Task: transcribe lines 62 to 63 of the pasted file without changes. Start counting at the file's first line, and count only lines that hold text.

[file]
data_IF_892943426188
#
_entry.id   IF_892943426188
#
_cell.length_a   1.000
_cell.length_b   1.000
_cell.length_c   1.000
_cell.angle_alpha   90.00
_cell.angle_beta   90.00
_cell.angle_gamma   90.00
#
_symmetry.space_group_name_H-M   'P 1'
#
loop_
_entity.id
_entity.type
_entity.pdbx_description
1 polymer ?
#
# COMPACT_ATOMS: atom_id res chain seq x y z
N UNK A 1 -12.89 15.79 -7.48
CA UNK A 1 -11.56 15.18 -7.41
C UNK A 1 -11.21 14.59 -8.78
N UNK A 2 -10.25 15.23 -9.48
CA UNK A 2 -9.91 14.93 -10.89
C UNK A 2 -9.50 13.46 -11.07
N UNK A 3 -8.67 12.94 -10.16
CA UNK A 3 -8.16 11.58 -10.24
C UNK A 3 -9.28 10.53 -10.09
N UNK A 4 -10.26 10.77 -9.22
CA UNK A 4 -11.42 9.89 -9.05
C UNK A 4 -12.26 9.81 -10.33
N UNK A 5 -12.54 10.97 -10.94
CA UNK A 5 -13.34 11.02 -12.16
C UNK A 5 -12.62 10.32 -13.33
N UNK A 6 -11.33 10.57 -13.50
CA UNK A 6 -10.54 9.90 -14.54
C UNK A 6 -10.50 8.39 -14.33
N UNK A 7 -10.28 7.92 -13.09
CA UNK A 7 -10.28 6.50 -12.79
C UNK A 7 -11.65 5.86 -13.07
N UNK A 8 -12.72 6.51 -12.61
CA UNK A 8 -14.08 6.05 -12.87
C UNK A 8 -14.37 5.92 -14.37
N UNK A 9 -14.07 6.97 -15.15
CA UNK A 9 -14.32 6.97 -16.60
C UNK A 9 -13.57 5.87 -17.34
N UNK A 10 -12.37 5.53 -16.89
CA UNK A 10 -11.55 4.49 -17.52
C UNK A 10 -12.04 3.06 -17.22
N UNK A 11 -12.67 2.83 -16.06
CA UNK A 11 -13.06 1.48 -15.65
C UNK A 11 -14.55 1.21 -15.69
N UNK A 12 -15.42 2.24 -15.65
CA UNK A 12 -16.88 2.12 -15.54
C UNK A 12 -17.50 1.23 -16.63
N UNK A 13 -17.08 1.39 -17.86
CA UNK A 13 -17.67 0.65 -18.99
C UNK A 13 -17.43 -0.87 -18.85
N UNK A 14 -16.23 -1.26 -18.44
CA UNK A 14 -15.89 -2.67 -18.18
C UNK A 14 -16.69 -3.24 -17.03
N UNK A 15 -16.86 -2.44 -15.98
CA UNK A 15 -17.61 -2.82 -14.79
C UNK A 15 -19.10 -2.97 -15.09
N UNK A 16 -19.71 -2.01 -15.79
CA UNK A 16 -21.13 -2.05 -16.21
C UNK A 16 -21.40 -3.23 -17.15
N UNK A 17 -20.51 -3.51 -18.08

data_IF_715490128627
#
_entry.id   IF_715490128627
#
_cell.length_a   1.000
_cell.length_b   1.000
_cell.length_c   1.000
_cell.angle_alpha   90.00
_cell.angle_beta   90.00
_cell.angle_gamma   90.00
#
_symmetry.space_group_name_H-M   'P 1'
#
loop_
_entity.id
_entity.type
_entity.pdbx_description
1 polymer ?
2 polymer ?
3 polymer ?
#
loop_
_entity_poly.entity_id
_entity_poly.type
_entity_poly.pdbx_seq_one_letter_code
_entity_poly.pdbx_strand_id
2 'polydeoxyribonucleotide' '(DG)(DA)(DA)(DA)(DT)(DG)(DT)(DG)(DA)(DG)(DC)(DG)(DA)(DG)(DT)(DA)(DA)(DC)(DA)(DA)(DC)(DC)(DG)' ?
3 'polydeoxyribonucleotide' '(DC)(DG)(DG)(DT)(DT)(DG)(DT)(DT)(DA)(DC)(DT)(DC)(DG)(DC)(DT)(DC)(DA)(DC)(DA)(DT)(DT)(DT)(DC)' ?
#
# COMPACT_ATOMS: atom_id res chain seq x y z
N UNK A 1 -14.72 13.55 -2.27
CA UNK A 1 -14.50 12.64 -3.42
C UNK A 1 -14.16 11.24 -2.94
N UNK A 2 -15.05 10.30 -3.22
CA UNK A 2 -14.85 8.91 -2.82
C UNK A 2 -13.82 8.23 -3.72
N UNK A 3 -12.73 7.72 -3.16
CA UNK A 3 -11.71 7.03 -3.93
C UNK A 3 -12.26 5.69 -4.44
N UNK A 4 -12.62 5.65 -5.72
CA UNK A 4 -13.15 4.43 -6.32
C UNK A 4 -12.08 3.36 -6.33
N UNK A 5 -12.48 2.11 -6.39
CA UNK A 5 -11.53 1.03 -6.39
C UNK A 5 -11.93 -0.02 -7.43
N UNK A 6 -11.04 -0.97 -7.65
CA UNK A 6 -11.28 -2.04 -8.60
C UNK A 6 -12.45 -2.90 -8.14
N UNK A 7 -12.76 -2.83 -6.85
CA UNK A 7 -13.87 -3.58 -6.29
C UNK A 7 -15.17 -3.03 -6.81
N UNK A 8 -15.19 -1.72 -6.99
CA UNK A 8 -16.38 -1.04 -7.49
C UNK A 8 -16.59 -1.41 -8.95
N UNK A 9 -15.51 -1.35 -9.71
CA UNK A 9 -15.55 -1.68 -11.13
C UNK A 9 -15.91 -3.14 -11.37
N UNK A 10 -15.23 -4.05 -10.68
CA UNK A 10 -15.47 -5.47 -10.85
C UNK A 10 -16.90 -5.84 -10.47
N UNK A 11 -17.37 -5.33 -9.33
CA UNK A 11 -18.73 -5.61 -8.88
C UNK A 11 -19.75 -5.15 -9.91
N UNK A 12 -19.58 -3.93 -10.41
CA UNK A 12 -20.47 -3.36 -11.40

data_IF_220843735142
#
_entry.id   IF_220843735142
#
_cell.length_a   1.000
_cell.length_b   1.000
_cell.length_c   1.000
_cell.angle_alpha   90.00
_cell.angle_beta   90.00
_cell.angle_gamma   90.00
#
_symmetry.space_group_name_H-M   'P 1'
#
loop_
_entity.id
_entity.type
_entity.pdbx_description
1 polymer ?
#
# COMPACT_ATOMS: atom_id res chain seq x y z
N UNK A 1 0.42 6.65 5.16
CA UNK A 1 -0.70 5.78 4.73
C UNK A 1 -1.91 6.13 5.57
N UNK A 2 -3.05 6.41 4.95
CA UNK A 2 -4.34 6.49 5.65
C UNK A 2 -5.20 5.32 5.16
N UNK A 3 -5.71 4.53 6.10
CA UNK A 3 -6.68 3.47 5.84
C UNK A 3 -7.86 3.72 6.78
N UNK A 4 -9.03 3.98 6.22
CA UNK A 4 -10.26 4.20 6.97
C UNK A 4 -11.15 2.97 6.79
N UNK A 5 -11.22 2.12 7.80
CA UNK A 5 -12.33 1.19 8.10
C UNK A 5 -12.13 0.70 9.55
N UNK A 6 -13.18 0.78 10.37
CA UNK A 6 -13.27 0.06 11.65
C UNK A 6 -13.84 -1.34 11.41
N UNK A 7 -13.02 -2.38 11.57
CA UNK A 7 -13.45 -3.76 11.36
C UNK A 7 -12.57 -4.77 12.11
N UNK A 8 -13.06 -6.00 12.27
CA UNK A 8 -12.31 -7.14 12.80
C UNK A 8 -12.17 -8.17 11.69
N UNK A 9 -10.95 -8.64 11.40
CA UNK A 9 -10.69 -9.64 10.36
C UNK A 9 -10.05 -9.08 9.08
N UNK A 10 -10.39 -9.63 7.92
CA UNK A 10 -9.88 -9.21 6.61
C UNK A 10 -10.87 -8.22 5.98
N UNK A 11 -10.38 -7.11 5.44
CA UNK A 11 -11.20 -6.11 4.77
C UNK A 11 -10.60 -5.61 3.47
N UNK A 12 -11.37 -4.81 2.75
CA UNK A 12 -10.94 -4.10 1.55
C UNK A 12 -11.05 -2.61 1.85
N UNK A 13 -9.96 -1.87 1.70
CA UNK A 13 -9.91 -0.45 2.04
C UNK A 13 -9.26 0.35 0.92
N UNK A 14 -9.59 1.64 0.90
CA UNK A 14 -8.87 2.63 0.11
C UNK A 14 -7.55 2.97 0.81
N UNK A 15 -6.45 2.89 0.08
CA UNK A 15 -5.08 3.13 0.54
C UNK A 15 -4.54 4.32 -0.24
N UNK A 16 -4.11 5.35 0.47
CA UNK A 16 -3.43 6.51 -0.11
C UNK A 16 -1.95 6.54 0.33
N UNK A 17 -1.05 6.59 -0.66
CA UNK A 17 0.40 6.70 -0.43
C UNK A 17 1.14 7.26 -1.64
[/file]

C UNK A 14 -16.69 -3.24 -17.03
N UNK A 15 -16.86 -2.44 -15.98